"Fewer interventions have been attempted for dyscalculia, but the reported successes have also been targeted at this young age group (Kucian et al., 2011; Rasanen et al., 2009; Wilson et al., 2009). The experience of atypical deprived environments are being demonstrated by adopted children from institutions in Romania who, if they had experienced these environments beyond the age of 6 months, were mostly demonstrating impaired functioning in follow up studies when aged 11 years (Kreppner et al., 2007; Rutter et al., 2007). Again, early interventions have been shown to greatly improve the cognitive, linguistic, and emotional effects of such impoverished experiences (Ghera et al., 2009; Nelson et al., 2007; Windsor et al., 2007). "
[Show abstract][Hide abstract] ABSTRACT: Economic models of investment in human capital sometimes refer to neuroscience as a means to support their underlying assumptions regarding human development. These assumptions have a crucial influence on the policy implications the models generate. We review the extent to which the neuroscience of development can be used to support a "learning begets learning" principle of human capital accumulation. We conclude that, although early neural development can be considered as foundational, it cannot be considered as a unitary phenomenon that proceeds in continuous fashion. Furthermore, the concept of the sensitive period, which is often used associated with the principle, suggests benefits of investment depend upon an individual's circumstances and developmental history, and particularly whether this can be classified as normal. A more recent model of investment has involved two different types of abilities, with outcomes demonstrating the value of including more sophisticated assumptions about human development. We conclude that, while current discussions of policy would benefit from a more careful interpretation of existing models, the potential for future work combining modern neuroscientific understanding with economic theory is considerable.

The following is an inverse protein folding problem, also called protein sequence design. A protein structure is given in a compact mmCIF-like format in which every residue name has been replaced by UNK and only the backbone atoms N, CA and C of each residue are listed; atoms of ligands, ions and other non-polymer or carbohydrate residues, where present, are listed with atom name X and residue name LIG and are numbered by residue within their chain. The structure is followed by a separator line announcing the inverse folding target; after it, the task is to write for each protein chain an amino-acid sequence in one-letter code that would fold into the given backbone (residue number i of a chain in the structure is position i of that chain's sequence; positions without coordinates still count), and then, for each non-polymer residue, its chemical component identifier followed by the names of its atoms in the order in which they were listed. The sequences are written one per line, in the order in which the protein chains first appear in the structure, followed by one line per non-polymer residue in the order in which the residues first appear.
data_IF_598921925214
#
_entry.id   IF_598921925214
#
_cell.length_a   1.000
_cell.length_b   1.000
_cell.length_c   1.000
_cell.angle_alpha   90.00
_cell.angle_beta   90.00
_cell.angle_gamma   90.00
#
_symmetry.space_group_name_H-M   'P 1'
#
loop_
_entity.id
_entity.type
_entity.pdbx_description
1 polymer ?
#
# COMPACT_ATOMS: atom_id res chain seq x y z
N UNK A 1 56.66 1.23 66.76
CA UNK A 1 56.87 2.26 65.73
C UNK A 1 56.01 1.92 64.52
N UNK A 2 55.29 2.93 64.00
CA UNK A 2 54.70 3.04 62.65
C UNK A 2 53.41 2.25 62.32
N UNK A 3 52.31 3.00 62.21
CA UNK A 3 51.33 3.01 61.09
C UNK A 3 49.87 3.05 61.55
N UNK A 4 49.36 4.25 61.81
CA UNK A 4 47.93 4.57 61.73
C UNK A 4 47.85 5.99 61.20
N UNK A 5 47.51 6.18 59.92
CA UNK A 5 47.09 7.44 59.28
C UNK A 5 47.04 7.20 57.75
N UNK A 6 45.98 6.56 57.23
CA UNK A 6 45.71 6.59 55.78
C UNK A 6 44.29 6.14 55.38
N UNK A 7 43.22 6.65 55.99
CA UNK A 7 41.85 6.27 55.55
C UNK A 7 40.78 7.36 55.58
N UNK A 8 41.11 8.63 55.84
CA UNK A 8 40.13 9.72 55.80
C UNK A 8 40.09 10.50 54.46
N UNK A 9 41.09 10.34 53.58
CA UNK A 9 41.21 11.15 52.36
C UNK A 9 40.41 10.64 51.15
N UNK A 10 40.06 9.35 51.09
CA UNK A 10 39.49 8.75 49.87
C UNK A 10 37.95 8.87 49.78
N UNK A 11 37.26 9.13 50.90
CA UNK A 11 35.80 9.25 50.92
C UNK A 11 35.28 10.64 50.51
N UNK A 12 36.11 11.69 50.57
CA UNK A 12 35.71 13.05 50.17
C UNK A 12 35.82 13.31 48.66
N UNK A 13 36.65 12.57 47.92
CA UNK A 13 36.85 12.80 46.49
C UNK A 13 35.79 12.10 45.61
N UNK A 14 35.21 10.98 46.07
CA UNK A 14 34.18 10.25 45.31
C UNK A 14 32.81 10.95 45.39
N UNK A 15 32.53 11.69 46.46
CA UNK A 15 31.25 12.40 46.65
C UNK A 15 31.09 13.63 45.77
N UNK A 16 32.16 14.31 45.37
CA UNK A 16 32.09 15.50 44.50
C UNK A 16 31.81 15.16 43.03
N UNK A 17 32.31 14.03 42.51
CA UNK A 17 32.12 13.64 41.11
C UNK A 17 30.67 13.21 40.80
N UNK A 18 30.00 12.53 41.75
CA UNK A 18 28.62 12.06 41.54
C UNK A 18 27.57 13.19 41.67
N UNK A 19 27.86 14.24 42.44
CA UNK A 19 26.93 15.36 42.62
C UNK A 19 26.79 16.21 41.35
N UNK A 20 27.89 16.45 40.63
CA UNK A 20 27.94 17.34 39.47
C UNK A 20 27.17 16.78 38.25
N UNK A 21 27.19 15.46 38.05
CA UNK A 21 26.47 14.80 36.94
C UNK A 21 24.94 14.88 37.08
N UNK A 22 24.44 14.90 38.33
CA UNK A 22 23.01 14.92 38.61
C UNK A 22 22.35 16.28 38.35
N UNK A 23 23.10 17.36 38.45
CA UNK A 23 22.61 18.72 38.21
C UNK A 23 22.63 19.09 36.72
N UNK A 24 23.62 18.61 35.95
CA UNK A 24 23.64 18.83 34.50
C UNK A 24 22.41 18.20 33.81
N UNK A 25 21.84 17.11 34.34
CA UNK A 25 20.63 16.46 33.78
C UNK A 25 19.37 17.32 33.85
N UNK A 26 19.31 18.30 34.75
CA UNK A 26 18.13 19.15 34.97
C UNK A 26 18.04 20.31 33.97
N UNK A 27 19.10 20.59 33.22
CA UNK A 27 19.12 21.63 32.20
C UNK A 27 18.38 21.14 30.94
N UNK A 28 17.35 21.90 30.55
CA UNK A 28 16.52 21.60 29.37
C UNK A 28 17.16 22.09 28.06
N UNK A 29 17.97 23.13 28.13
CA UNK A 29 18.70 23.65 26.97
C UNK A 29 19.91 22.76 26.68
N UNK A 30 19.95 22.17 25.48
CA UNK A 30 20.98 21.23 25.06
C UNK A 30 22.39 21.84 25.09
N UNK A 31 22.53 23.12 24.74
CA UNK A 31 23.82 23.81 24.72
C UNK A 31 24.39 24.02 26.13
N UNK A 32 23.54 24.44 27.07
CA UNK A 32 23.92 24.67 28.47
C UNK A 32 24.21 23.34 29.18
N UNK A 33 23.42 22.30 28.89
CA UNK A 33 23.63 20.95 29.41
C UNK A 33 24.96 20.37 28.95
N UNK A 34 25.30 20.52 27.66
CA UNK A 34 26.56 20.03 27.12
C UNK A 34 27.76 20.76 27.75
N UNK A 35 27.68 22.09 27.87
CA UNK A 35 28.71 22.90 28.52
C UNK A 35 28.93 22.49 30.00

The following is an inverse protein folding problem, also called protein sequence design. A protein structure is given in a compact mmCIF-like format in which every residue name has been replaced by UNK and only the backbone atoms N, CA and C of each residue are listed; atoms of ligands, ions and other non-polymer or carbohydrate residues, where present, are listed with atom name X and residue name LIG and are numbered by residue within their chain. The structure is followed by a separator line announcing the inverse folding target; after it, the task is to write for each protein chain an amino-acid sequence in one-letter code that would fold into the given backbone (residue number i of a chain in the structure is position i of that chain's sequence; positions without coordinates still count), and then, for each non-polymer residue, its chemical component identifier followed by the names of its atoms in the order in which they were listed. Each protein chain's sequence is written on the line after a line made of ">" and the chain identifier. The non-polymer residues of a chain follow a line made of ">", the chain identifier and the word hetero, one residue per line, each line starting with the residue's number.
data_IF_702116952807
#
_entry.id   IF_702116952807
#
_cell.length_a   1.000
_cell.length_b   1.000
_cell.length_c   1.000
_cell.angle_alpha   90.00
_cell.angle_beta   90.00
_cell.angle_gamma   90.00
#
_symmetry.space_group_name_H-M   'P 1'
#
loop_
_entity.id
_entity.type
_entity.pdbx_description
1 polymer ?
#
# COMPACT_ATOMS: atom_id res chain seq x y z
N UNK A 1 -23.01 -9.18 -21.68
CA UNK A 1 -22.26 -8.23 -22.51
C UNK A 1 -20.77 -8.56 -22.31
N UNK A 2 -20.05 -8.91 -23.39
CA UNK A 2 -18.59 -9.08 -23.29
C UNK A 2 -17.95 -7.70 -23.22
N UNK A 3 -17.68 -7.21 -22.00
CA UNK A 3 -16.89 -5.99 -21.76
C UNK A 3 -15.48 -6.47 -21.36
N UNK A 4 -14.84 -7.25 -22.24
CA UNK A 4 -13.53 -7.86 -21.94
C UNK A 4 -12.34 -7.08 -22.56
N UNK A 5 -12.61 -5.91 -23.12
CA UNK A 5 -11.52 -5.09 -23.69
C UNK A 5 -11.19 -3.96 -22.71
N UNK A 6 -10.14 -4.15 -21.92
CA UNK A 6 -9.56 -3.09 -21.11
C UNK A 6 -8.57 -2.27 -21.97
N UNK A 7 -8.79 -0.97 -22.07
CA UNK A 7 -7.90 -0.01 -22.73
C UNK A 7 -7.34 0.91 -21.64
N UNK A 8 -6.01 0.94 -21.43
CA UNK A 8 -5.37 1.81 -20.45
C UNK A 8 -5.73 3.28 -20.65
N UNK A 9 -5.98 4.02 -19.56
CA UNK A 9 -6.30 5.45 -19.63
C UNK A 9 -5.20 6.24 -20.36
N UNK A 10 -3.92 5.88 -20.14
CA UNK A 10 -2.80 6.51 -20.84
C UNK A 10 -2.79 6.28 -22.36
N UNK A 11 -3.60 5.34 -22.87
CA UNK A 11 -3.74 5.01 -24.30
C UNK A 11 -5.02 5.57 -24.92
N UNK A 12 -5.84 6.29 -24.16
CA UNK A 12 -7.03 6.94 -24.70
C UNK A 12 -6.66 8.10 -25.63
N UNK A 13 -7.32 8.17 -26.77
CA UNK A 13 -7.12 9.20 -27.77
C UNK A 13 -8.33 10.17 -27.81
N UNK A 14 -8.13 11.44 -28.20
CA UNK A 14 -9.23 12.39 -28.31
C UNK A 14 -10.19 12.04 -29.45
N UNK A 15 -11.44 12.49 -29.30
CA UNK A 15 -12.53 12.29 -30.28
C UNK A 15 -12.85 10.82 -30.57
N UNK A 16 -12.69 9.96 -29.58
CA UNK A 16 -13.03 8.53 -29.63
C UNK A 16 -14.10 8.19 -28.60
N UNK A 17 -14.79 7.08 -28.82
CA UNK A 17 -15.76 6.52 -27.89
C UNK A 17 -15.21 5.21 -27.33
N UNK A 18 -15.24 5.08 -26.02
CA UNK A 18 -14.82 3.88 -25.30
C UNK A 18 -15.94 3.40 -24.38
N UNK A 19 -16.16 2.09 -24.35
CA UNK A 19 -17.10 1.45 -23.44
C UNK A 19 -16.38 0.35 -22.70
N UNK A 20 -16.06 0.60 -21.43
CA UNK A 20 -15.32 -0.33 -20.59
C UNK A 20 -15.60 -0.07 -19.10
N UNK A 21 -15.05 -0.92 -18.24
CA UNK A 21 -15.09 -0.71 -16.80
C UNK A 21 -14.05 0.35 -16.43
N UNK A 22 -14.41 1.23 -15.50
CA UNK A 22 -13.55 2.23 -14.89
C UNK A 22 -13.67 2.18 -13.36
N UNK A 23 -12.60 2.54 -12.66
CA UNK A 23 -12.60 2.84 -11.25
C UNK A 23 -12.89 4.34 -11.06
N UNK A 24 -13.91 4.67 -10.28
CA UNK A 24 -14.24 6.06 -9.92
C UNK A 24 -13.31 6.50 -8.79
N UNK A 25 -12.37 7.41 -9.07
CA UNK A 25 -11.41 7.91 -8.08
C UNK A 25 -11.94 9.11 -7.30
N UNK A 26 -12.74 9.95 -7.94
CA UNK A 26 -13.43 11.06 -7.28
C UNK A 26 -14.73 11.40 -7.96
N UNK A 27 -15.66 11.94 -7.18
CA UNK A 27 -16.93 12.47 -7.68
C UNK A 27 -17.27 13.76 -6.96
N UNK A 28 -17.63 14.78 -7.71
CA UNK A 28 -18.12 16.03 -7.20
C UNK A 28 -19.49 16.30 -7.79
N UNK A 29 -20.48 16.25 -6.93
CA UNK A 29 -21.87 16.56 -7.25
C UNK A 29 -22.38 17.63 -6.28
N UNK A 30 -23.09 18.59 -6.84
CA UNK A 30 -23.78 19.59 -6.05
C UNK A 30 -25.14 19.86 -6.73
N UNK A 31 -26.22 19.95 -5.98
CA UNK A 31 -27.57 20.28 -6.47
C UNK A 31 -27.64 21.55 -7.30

"Older age at placement has been associated with high scores on the Child Behavior Checklist (Gunnar et al., 2007; Logan, Morrall, & Chambers, 1998) and problem behaviors in adolescence (Hjern, Lindblad, & Vinnerljung, 2002; Kim, 2002). Children adopted internationally before 6 months of age have outcomes similar to domestically adopted children (Croft et al., 2007). However , some studies have not found an effect of age at placement on academic achievement (Dalen, 2001; Dalen & Rygvold, 2006), internalizing symptoms, or externalizing behaviors (Rosnati, Montirossa, & Barni, 2008). "
[Show abstract][Hide abstract] ABSTRACT: This study used a risk and resilience perspective and the catch-up model of adoption to analyze data from the National Survey of Adoptive Parents for 701 adopted adolescents. Structural equation models showed that better parent-child relationship quality was significantly associated with reduced odds of skipping school, being suspended, and reporting substance abuse or police trouble, when demographic variables and the pre-placement abuse/neglect factor were controlled. Better parent-child relationships also were associated with better performance in language arts, but not in mathematics. In general, few differences in the pattern of significant relationships were observed for a transracial adoptee subset of adolescents.